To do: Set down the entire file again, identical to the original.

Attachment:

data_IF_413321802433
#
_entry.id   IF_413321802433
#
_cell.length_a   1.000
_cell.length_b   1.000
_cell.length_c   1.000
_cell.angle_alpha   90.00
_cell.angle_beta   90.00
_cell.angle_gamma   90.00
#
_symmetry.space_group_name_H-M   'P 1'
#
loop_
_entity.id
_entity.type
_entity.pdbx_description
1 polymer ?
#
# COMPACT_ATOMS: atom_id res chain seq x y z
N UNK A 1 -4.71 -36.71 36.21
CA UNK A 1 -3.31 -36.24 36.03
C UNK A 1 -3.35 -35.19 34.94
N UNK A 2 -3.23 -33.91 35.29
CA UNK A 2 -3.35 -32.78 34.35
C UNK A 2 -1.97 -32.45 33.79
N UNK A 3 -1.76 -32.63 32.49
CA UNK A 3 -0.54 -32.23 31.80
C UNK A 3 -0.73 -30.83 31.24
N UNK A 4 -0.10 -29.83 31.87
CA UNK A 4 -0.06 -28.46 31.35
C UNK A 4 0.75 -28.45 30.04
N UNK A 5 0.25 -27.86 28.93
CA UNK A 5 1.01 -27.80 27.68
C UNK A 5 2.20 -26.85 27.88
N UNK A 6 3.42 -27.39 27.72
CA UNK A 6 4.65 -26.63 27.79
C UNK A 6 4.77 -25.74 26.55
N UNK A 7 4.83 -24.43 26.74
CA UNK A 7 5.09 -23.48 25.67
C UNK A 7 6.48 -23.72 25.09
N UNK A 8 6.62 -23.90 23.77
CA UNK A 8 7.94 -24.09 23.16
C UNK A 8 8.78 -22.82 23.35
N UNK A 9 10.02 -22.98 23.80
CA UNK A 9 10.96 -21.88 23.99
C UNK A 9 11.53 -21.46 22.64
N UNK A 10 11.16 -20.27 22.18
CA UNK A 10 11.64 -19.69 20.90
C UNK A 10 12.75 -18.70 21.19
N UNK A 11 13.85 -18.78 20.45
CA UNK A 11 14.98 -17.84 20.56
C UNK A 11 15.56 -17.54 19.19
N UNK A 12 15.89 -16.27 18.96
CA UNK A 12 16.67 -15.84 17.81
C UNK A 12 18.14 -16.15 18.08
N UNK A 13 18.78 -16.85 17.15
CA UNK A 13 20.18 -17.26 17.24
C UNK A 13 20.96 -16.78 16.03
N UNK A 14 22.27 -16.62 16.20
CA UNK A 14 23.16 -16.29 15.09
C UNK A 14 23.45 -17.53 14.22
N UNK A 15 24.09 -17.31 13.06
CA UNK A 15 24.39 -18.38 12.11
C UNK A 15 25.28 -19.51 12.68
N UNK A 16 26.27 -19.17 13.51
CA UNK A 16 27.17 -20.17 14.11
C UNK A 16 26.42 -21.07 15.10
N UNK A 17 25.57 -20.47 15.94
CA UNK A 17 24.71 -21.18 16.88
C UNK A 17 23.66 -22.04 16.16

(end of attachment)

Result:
data_IF_413321802433
#
_entry.id   IF_413321802433
#
_cell.length_a   1.000
_cell.length_b   1.000
_cell.length_c   1.000
_cell.angle_alpha   90.00
_cell.angle_beta   90.00
_cell.angle_gamma   90.00
#
_symmetry.space_group_name_H-M   'P 1'
#
loop_
_entity.id
_entity.type
_entity.pdbx_description
1 polymer ?
#
# COMPACT_ATOMS: atom_id res chain seq x y z
N UNK A 1 -4.71 -36.71 36.21
CA UNK A 1 -3.31 -36.24 36.03
C UNK A 1 -3.35 -35.19 34.94
N UNK A 2 -3.23 -33.91 35.29
CA UNK A 2 -3.35 -32.78 34.35
C UNK A 2 -1.97 -32.45 33.79
N UNK A 3 -1.76 -32.63 32.49
CA UNK A 3 -0.54 -32.23 31.80
C UNK A 3 -0.73 -30.83 31.24
N UNK A 4 -0.10 -29.83 31.87
CA UNK A 4 -0.06 -28.46 31.35
C UNK A 4 0.75 -28.45 30.04
N UNK A 5 0.25 -27.86 28.93
CA UNK A 5 1.01 -27.80 27.68
C UNK A 5 2.20 -26.85 27.88
N UNK A 6 3.42 -27.39 27.72
CA UNK A 6 4.65 -26.63 27.79
C UNK A 6 4.77 -25.74 26.55
N UNK A 7 4.83 -24.43 26.74
CA UNK A 7 5.09 -23.48 25.67
C UNK A 7 6.48 -23.72 25.09
N UNK A 8 6.62 -23.90 23.77
CA UNK A 8 7.94 -24.09 23.16
C UNK A 8 8.78 -22.82 23.35
N UNK A 9 10.02 -22.98 23.80
CA UNK A 9 10.96 -21.88 23.99
C UNK A 9 11.53 -21.46 22.64
N UNK A 10 11.16 -20.27 22.18
CA UNK A 10 11.64 -19.69 20.90
C UNK A 10 12.75 -18.70 21.19
N UNK A 11 13.85 -18.78 20.45
CA UNK A 11 14.98 -17.84 20.56
C UNK A 11 15.56 -17.54 19.19
N UNK A 12 15.89 -16.27 18.96
CA UNK A 12 16.67 -15.84 17.81
C UNK A 12 18.14 -16.15 18.08
N UNK A 13 18.78 -16.85 17.15
CA UNK A 13 20.18 -17.26 17.24
C UNK A 13 20.96 -16.78 16.03
N UNK A 14 22.27 -16.62 16.20
CA UNK A 14 23.16 -16.29 15.09
C UNK A 14 23.45 -17.53 14.22
N UNK A 15 24.09 -17.31 13.06
CA UNK A 15 24.39 -18.38 12.11
C UNK A 15 25.28 -19.51 12.68
N UNK A 16 26.27 -19.17 13.51
CA UNK A 16 27.17 -20.17 14.11
C UNK A 16 26.42 -21.07 15.10
N UNK A 17 25.57 -20.47 15.94
CA UNK A 17 24.71 -21.18 16.88
C UNK A 17 23.66 -22.04 16.16